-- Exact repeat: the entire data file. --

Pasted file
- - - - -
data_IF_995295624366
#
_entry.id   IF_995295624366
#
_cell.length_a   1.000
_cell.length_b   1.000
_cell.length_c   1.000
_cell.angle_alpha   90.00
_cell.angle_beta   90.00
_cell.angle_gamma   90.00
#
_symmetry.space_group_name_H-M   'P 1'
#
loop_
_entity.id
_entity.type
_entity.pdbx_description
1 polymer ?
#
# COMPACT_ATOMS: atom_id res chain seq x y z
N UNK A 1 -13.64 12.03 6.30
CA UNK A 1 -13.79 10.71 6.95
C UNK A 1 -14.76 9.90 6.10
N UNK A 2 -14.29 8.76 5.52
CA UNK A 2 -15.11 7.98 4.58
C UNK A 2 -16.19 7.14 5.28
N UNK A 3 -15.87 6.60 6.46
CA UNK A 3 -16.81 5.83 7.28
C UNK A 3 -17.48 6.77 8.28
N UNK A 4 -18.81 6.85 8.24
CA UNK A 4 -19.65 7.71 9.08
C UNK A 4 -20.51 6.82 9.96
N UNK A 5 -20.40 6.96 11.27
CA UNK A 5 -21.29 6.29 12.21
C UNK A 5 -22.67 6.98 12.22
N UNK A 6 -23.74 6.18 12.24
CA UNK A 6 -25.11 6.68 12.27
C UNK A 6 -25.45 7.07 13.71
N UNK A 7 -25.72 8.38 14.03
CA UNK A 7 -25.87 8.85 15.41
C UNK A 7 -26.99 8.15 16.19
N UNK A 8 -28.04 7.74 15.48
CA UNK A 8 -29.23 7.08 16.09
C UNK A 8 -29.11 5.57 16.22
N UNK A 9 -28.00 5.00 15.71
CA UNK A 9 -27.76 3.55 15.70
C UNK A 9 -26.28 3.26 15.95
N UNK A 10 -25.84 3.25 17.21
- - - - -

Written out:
data_IF_995295624366
#
_entry.id   IF_995295624366
#
_cell.length_a   1.000
_cell.length_b   1.000
_cell.length_c   1.000
_cell.angle_alpha   90.00
_cell.angle_beta   90.00
_cell.angle_gamma   90.00
#
_symmetry.space_group_name_H-M   'P 1'
#
loop_
_entity.id
_entity.type
_entity.pdbx_description
1 polymer ?
#
# COMPACT_ATOMS: atom_id res chain seq x y z
N UNK A 1 -13.64 12.03 6.30
CA UNK A 1 -13.79 10.71 6.95
C UNK A 1 -14.76 9.90 6.10
N UNK A 2 -14.29 8.76 5.52
CA UNK A 2 -15.11 7.98 4.58
C UNK A 2 -16.19 7.14 5.28
N UNK A 3 -15.87 6.60 6.46
CA UNK A 3 -16.81 5.83 7.28
C UNK A 3 -17.48 6.77 8.28
N UNK A 4 -18.81 6.85 8.24
CA UNK A 4 -19.65 7.71 9.08
C UNK A 4 -20.51 6.82 9.96
N UNK A 5 -20.40 6.96 11.27
CA UNK A 5 -21.29 6.29 12.21
C UNK A 5 -22.67 6.98 12.22
N UNK A 6 -23.74 6.18 12.24
CA UNK A 6 -25.11 6.68 12.27
C UNK A 6 -25.45 7.07 13.71
N UNK A 7 -25.72 8.38 14.03
CA UNK A 7 -25.87 8.85 15.41
C UNK A 7 -26.99 8.15 16.19
N UNK A 8 -28.04 7.74 15.48
CA UNK A 8 -29.23 7.08 16.09
C UNK A 8 -29.11 5.57 16.22
N UNK A 9 -28.00 5.00 15.71
CA UNK A 9 -27.76 3.55 15.70
C UNK A 9 -26.28 3.26 15.95
N UNK A 10 -25.84 3.25 17.21